In late August, Xu Huaiqian, a 44-year-old editor with People's Daily, among the primary mouthpieces of the omnipresent Communist Party of China (CPC), jumped to his death from a building.
The BBC quoted an interview attributed to him, "My pain is I dare to think, but I don't dare to
speak out; if I dare to speak out, I don't dare to write it down, and if I dare to write it down, there is no place to publish… I admire those freelance writers, but I can't leave the system because if I do that, my family will suffer."
The CPC firmly controls the news industry in China, forcing journalists to toe the official line. It's alleged that Hu's condition was a direct result of not being able to put his thoughts on paper.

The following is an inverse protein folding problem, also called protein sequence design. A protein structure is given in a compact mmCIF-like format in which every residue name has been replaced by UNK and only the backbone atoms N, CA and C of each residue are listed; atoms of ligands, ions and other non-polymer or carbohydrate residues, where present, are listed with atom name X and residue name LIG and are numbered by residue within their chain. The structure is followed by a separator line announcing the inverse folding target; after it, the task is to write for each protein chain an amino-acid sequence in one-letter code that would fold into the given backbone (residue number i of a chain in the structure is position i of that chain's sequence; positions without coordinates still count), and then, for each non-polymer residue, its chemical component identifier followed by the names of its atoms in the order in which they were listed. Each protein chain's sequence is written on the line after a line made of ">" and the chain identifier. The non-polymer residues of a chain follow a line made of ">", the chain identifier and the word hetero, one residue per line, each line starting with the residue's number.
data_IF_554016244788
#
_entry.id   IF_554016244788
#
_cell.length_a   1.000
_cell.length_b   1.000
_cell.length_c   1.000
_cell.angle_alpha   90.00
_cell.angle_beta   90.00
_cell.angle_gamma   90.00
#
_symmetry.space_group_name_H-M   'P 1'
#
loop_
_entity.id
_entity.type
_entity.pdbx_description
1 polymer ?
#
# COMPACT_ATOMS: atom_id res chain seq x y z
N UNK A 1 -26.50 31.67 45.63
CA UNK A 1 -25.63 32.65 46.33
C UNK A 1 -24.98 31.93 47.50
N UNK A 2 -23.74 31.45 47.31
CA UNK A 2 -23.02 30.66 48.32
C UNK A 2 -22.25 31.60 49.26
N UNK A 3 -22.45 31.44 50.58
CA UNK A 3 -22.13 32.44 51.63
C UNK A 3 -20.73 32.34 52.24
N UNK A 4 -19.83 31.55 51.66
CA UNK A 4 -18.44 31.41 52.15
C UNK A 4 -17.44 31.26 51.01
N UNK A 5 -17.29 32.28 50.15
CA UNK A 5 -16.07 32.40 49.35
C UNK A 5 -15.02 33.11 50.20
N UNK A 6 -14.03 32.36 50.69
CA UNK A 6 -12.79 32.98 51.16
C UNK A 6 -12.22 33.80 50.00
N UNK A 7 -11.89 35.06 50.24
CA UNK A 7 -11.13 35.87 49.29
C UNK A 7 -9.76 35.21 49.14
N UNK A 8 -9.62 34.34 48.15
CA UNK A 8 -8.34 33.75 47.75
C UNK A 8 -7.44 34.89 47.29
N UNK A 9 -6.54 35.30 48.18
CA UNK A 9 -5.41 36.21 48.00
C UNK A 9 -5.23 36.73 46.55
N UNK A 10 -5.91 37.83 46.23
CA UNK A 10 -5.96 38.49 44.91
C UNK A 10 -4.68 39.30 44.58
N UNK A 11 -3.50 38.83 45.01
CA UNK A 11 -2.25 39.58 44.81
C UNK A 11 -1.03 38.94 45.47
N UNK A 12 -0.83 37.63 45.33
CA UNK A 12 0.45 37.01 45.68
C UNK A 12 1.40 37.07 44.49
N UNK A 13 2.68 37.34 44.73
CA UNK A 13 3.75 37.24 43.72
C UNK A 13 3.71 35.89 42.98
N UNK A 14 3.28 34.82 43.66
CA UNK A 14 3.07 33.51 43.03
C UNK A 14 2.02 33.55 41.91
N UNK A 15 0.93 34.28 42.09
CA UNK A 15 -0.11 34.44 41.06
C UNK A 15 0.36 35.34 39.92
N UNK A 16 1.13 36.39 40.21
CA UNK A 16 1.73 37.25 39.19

But change might be on the way. Earlier this year, a video conference was held between five government departments, including the Central Propaganda Department and Press and Publication Department where news organisations were asked to "go to the grass roots, change work approaches, revise prose style", which according to experts roughly translates into the Chinese word "zouzhuangai."
Journalist Margaret Simons, quoting a Chinese professor, said the concept had been advocated by the minister for propaganda at "five different occasions between August last year and the present day, most recently last month".
It's unlikely that the new concept will revolutionise Chinese media. But zouzhuangai could probably bring elements of best practices in journalism, the demands of the contemporary consumer, and, well, the government's needs closer; it could make the media more journalistically relevant and possibly raise it from the levels of a hapless propaganda machine.